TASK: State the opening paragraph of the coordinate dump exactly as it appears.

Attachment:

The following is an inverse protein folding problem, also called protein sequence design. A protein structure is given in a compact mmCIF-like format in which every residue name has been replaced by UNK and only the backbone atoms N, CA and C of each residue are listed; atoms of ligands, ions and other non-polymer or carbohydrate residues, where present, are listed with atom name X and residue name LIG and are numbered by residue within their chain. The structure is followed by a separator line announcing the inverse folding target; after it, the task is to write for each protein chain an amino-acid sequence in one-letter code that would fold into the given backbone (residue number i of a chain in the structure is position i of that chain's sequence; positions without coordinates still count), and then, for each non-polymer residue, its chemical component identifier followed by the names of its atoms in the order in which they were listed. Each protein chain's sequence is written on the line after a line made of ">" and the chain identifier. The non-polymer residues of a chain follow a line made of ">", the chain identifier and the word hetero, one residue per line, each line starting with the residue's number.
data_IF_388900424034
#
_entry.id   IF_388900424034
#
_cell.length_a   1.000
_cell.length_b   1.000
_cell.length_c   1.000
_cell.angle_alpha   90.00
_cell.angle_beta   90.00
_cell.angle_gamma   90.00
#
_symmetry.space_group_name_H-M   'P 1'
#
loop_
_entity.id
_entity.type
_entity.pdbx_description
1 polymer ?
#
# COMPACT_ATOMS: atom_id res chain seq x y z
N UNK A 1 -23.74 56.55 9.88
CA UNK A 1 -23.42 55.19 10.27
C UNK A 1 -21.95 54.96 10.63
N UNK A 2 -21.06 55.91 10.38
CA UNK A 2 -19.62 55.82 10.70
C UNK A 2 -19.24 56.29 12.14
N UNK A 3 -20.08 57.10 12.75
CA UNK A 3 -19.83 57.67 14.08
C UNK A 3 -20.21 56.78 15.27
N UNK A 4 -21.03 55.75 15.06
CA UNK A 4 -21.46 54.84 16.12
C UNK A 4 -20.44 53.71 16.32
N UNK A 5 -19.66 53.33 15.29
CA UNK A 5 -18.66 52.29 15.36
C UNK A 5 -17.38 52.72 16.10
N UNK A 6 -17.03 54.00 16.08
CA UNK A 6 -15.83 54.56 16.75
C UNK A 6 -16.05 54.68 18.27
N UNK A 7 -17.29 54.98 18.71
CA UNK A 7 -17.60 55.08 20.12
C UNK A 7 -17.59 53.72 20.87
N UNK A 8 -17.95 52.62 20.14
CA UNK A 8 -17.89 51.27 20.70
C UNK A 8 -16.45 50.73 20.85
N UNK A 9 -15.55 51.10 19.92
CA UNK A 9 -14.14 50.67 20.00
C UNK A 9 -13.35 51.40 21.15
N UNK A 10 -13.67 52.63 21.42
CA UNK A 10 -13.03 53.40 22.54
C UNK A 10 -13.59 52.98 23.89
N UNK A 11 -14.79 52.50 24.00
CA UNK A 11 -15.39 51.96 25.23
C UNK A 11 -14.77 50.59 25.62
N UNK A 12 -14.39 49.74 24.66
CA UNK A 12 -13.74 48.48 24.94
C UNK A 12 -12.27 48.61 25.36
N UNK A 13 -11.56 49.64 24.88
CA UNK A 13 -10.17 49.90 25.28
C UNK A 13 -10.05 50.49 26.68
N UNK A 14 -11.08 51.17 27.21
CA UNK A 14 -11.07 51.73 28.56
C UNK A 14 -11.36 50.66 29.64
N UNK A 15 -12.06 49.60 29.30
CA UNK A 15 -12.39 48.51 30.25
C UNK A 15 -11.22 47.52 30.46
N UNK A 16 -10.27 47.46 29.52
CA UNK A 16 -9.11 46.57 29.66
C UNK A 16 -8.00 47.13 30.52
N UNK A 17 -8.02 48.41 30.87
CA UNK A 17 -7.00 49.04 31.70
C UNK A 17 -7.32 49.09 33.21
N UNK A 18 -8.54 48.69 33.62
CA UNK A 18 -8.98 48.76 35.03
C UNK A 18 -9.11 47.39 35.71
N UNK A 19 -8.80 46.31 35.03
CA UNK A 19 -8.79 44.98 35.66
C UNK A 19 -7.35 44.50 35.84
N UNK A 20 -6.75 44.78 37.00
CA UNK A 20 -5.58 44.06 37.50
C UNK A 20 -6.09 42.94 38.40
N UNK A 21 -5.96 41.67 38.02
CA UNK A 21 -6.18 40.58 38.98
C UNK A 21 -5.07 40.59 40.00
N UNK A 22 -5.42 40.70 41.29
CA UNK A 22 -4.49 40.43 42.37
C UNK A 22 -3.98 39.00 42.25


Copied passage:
The following is an inverse protein folding problem, also called protein sequence design. A protein structure is given in a compact mmCIF-like format in which every residue name has been replaced by UNK and only the backbone atoms N, CA and C of each residue are listed; atoms of ligands, ions and other non-polymer or carbohydrate residues, where present, are listed with atom name X and residue name LIG and are numbered by residue within their chain. The structure is followed by a separator line announcing the inverse folding target; after it, the task is to write for each protein chain an amino-acid sequence in one-letter code that would fold into the given backbone (residue number i of a chain in the structure is position i of that chain's sequence; positions without coordinates still count), and then, for each non-polymer residue, its chemical component identifier followed by the names of its atoms in the order in which they were listed. Each protein chain's sequence is written on the line after a line made of ">" and the chain identifier. The non-polymer residues of a chain follow a line made of ">", the chain identifier and the word hetero, one residue per line, each line starting with the residue's number.